dear bill kroener,
> thank you for your response. i was surprised to get a response, but
anytime. this belongs to the open policy of eiscat to have our contact info available, so that people can ask what's going on. the research conducted in eiscat is non-commercial (and strictly non-military) i.e. it is based on public funds gathered from the associate countries. at least for me, this means that i have a responsibility to respond to the questions concerning my studies.
> according to some basic physics calculations, the rocket launch would
> have had to occur somewhere near your facility... if it were launched
> from the white sea, it should have been spotted over russia and
> several other countries, yet the only sighting was from norway... you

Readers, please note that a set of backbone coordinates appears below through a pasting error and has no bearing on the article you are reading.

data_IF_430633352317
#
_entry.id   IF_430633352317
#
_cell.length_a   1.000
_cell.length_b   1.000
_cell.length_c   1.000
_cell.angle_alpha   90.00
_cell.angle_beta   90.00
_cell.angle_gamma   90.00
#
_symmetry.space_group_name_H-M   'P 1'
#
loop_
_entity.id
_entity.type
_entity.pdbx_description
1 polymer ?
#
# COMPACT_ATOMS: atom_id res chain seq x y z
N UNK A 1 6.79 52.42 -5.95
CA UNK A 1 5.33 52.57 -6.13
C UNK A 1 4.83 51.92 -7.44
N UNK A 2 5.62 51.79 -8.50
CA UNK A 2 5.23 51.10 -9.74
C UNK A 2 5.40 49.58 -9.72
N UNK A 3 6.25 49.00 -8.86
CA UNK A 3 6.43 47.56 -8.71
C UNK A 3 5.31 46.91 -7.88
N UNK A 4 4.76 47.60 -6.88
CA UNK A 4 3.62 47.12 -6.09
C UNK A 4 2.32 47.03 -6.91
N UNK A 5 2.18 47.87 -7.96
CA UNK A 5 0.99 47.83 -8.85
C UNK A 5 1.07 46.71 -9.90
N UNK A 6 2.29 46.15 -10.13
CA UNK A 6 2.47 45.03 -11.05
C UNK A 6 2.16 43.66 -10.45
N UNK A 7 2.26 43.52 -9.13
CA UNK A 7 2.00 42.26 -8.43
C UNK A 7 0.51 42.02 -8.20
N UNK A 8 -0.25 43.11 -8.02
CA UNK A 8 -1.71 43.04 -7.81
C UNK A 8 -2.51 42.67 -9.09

> don't fire missiles from your facility, do you?
eiscat does not have any rocket launch capabilities. we have done some joint measurements with the scientific rockets launched from andoya rocket range, but at the time of the spiral, there was no rocket launched from andoya. my earlier statement, that the spiral was caused by a russian rocket, was based on the press release where the russian authorities confirmed that it was their rocket. however, to give any
comments on the trajectory of the rocket, for example, would be far beyond my responsibility and profession here.
i'm aware of a zoo of speculations on this matter and in my mind people have a fundamental right to believe/not-to-believe whatever they want. but in a case someone is interested, a final comment from my side is that
a) eiscat had no information about the rocket beforehand and
b) (therefore obviously) nothing to do with the spiral.
all the best,